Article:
reclaiming the local map within technological space
Maps will be a core part of this journey, both the paper maps I’ll use to follow the route and also the electronic maps that I’ll work with on mobile devices.
Some of these will be standard OS maps and the official route maps for the Welsh Coastal path. However, in the mobile software I develop myself, I will, where possible, also allow the use of local maps.
This is for two reasons:
practical – employing familiar images and embodying human-scale knowledge
political – asserting local empowerment against the homogenisation of the global
As an example of the former, the first version of the Tiree Mobile Heritage app was released to coincide with the Tiree Wave Classic, (including customised surfer-specific features!). The booklet for the wave classic (below left) used the Discover Tiree tourist map, designed by Colin Woodcock and used on the island community website and various island information leaflets. The online map in the app (below right) uses the same base layer giving continuity between paper leaflets and the interactive map.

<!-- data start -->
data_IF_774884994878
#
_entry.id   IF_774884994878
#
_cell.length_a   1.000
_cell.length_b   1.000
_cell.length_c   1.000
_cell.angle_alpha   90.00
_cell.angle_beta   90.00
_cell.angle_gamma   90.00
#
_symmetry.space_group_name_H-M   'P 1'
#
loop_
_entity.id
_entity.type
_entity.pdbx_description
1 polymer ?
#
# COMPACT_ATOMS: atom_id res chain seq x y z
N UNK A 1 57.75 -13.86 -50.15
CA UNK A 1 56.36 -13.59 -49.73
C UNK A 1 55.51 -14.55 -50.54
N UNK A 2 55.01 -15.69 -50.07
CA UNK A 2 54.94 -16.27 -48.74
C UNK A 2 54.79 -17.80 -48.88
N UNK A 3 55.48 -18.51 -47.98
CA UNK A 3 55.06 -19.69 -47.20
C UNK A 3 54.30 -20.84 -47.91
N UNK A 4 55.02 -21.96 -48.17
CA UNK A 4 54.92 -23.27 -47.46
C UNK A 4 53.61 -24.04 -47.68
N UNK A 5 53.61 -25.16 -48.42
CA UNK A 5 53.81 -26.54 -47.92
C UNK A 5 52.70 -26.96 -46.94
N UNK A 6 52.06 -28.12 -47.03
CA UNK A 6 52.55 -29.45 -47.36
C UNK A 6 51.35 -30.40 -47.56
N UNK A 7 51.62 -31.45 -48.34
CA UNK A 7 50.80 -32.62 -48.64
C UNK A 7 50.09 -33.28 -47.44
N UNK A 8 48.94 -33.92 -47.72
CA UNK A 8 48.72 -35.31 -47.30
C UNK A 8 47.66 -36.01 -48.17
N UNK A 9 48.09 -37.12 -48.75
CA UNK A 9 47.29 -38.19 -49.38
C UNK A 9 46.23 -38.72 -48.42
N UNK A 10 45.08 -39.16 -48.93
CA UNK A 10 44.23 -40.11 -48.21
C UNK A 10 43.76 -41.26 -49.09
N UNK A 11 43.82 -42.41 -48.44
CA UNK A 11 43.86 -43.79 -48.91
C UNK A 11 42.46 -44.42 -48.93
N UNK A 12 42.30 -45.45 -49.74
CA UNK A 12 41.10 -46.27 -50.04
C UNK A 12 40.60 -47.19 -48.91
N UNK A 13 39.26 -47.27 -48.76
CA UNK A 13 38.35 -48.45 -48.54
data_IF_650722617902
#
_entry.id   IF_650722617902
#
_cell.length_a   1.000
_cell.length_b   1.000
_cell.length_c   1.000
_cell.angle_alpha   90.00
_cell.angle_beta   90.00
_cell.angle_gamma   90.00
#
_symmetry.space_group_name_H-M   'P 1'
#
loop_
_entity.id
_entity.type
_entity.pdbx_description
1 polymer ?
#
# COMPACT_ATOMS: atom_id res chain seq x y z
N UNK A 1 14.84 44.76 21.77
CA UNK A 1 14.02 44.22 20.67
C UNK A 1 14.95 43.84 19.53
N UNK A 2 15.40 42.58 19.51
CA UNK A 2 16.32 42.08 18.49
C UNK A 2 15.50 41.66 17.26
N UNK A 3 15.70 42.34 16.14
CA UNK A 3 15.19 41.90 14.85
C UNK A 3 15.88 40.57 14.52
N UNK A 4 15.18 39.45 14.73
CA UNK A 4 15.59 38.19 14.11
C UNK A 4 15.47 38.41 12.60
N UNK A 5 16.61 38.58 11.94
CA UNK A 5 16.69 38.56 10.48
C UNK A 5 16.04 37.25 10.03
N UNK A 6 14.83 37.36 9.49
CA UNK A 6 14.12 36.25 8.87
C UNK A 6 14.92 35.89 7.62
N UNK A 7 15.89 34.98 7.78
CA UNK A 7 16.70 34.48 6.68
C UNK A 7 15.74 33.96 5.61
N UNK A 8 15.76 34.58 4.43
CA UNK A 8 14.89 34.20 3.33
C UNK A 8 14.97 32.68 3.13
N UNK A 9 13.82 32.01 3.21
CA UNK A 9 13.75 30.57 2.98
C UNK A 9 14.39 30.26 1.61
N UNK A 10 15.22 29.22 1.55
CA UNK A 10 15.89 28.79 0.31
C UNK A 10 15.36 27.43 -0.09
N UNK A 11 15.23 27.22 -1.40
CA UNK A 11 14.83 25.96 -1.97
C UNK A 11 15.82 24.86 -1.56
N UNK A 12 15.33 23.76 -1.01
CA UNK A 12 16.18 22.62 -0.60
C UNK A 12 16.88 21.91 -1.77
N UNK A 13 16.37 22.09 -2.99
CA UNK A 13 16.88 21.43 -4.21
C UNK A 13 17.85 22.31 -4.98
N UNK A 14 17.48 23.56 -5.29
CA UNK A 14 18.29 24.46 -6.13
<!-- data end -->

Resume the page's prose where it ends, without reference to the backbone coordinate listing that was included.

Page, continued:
“Post-Renaissance maps cover the surface of the world with an homogeneous Cartesian grip”
Local maps have their own logic not driven by satellite imagery, or military cartography1; they emphasise certain features, de-emphasise others, and are driven spatially less by the compass and ruler and more by the way things feel ‘on the ground’. In particular, local town maps are often drawn using a ‘hills eye’ perspective, as if looked at from a high viewpoint, but not directly above as in the more common ‘bird’s eye’ (or ‘Lord’s eye’) view. They may even ‘distort’ scale and orientation, for example to show villages or other points of interest larger along a path. These issues of space and mapping have been a personal interest for many years (for example, see “Welsh Mathematician walks in Cyberspace” and “Paths and Patches – patterns of geognosy and gnosis“).
In fact, the Discover Tiree map, while stylised and deliberately not including roads that are not suitable for tourists, is very close to a ‘standard map’ in shape, albeit at a slightly different angle to OS maps as it is oriented2 to True North whereas OS maps are oriented to ‘Grid North’ (the problems of representing a round earth on flat sheets!). In addition I would like to be able to deal with more interpretative maps, such as the mural map found on the outside of MacLeod’s shop on Tiree. Or even the map of Cardigan knitted onto a cardigan as part of the 900 year anniversary of the town.
Lovely mapping project in India, encouraging people in slums to map their areas and use the maps in negotiations with local planners and government bodies.